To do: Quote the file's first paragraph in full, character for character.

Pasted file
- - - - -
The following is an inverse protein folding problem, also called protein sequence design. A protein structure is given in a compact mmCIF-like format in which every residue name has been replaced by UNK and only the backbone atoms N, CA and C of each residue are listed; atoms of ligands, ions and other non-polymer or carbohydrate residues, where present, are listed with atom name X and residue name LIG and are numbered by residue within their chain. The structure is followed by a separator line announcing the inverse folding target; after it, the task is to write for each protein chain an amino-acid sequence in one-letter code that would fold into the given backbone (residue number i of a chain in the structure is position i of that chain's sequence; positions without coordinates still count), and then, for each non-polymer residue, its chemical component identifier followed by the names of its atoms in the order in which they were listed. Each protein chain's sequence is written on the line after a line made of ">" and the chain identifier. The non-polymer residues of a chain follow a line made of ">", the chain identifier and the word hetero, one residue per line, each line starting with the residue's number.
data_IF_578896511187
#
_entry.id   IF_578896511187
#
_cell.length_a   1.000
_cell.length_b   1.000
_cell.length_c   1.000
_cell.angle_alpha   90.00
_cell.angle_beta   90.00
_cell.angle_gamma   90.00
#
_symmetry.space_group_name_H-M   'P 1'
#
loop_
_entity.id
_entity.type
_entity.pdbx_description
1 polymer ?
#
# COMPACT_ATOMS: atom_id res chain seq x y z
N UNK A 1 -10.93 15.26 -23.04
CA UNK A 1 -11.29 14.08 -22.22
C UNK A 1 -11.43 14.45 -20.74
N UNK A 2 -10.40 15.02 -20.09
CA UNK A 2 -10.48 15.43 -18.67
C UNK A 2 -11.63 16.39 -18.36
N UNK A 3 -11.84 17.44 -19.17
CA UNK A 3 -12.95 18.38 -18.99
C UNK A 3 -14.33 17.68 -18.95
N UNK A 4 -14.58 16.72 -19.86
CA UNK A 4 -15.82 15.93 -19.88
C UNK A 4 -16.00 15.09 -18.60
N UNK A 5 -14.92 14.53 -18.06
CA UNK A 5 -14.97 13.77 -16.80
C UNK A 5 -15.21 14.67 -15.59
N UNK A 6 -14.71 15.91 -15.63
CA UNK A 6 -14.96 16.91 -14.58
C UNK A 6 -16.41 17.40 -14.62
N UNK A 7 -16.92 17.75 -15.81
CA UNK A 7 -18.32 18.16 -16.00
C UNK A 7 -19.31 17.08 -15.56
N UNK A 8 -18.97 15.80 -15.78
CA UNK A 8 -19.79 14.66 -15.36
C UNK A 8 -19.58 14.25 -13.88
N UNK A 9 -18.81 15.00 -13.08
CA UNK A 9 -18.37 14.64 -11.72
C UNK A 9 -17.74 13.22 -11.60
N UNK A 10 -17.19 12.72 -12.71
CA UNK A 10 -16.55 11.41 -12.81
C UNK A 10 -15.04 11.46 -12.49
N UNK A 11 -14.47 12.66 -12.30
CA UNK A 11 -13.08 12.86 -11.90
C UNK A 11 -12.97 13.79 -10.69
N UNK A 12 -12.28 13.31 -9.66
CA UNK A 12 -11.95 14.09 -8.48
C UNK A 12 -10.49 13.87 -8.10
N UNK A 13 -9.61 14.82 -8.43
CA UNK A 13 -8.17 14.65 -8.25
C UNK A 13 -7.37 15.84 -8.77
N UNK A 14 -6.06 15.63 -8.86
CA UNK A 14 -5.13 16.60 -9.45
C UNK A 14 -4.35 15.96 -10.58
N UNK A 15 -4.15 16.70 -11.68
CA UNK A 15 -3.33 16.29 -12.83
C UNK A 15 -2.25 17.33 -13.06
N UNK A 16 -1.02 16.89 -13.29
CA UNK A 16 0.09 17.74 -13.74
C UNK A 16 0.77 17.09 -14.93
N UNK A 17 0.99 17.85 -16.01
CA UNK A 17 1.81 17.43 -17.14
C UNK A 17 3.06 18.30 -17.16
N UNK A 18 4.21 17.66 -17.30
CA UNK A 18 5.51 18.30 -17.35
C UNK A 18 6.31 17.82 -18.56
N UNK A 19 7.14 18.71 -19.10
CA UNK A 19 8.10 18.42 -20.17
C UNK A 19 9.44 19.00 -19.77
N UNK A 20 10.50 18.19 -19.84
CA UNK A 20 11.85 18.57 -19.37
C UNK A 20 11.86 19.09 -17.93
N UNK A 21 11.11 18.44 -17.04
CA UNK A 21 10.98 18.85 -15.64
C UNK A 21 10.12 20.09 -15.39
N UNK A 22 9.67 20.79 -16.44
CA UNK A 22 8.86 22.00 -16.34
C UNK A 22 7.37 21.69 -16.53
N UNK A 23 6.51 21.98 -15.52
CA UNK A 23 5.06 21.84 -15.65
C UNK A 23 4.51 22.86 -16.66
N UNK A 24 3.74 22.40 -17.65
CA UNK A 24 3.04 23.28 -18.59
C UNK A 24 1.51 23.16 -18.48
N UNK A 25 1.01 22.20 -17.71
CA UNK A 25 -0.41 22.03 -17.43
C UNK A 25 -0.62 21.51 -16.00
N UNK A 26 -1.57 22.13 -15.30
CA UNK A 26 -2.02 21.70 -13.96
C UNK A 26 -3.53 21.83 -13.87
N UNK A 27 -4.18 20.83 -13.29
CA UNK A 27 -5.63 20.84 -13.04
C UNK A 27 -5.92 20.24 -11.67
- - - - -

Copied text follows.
The following is an inverse protein folding problem, also called protein sequence design. A protein structure is given in a compact mmCIF-like format in which every residue name has been replaced by UNK and only the backbone atoms N, CA and C of each residue are listed; atoms of ligands, ions and other non-polymer or carbohydrate residues, where present, are listed with atom name X and residue name LIG and are numbered by residue within their chain. The structure is followed by a separator line announcing the inverse folding target; after it, the task is to write for each protein chain an amino-acid sequence in one-letter code that would fold into the given backbone (residue number i of a chain in the structure is position i of that chain's sequence; positions without coordinates still count), and then, for each non-polymer residue, its chemical component identifier followed by the names of its atoms in the order in which they were listed. Each protein chain's sequence is written on the line after a line made of ">" and the chain identifier. The non-polymer residues of a chain follow a line made of ">", the chain identifier and the word hetero, one residue per line, each line starting with the residue's number.